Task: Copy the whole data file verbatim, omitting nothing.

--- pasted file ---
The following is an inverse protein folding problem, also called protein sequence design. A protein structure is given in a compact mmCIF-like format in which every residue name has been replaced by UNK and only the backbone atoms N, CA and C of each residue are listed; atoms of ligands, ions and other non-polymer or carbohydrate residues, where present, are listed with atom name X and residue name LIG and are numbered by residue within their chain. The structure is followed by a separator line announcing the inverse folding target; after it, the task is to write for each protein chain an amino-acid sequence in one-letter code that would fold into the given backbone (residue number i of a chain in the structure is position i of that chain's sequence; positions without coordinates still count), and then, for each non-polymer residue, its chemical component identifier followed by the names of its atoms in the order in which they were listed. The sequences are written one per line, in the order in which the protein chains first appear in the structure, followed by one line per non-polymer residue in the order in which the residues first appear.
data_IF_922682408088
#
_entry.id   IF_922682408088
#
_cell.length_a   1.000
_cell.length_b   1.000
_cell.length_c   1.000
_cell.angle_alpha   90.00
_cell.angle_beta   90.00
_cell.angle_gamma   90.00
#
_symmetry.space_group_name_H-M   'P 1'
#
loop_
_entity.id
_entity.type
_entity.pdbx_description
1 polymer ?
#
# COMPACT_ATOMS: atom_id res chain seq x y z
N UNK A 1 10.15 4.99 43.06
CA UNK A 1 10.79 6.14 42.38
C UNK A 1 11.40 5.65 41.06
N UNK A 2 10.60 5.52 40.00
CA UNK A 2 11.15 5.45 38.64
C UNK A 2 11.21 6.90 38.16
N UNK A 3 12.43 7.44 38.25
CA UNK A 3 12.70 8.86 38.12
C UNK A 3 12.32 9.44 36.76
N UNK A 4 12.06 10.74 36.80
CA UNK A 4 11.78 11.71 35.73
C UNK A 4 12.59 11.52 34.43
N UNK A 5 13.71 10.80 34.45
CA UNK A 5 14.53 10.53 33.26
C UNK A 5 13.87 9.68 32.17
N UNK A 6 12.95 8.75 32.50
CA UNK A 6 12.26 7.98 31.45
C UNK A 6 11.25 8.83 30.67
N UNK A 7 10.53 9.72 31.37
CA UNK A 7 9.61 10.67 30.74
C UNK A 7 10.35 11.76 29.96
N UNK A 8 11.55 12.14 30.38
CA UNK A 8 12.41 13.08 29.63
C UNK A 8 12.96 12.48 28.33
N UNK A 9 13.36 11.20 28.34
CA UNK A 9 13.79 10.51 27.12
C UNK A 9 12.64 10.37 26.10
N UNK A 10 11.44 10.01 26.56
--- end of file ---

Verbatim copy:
The following is an inverse protein folding problem, also called protein sequence design. A protein structure is given in a compact mmCIF-like format in which every residue name has been replaced by UNK and only the backbone atoms N, CA and C of each residue are listed; atoms of ligands, ions and other non-polymer or carbohydrate residues, where present, are listed with atom name X and residue name LIG and are numbered by residue within their chain. The structure is followed by a separator line announcing the inverse folding target; after it, the task is to write for each protein chain an amino-acid sequence in one-letter code that would fold into the given backbone (residue number i of a chain in the structure is position i of that chain's sequence; positions without coordinates still count), and then, for each non-polymer residue, its chemical component identifier followed by the names of its atoms in the order in which they were listed. The sequences are written one per line, in the order in which the protein chains first appear in the structure, followed by one line per non-polymer residue in the order in which the residues first appear.
data_IF_922682408088
#
_entry.id   IF_922682408088
#
_cell.length_a   1.000
_cell.length_b   1.000
_cell.length_c   1.000
_cell.angle_alpha   90.00
_cell.angle_beta   90.00
_cell.angle_gamma   90.00
#
_symmetry.space_group_name_H-M   'P 1'
#
loop_
_entity.id
_entity.type
_entity.pdbx_description
1 polymer ?
#
# COMPACT_ATOMS: atom_id res chain seq x y z
N UNK A 1 10.15 4.99 43.06
CA UNK A 1 10.79 6.14 42.38
C UNK A 1 11.40 5.65 41.06
N UNK A 2 10.60 5.52 40.00
CA UNK A 2 11.15 5.45 38.64
C UNK A 2 11.21 6.90 38.16
N UNK A 3 12.43 7.44 38.25
CA UNK A 3 12.70 8.86 38.12
C UNK A 3 12.32 9.44 36.76
N UNK A 4 12.06 10.74 36.80
CA UNK A 4 11.78 11.71 35.73
C UNK A 4 12.59 11.52 34.43
N UNK A 5 13.71 10.80 34.45
CA UNK A 5 14.53 10.53 33.26
C UNK A 5 13.87 9.68 32.17
N UNK A 6 12.95 8.75 32.50
CA UNK A 6 12.26 7.98 31.45
C UNK A 6 11.25 8.83 30.67
N UNK A 7 10.53 9.72 31.37
CA UNK A 7 9.61 10.67 30.74
C UNK A 7 10.35 11.76 29.96
N UNK A 8 11.55 12.14 30.38
CA UNK A 8 12.41 13.08 29.63
C UNK A 8 12.96 12.48 28.33
N UNK A 9 13.36 11.20 28.34
CA UNK A 9 13.79 10.51 27.12
C UNK A 9 12.64 10.37 26.10
N UNK A 10 11.44 10.01 26.56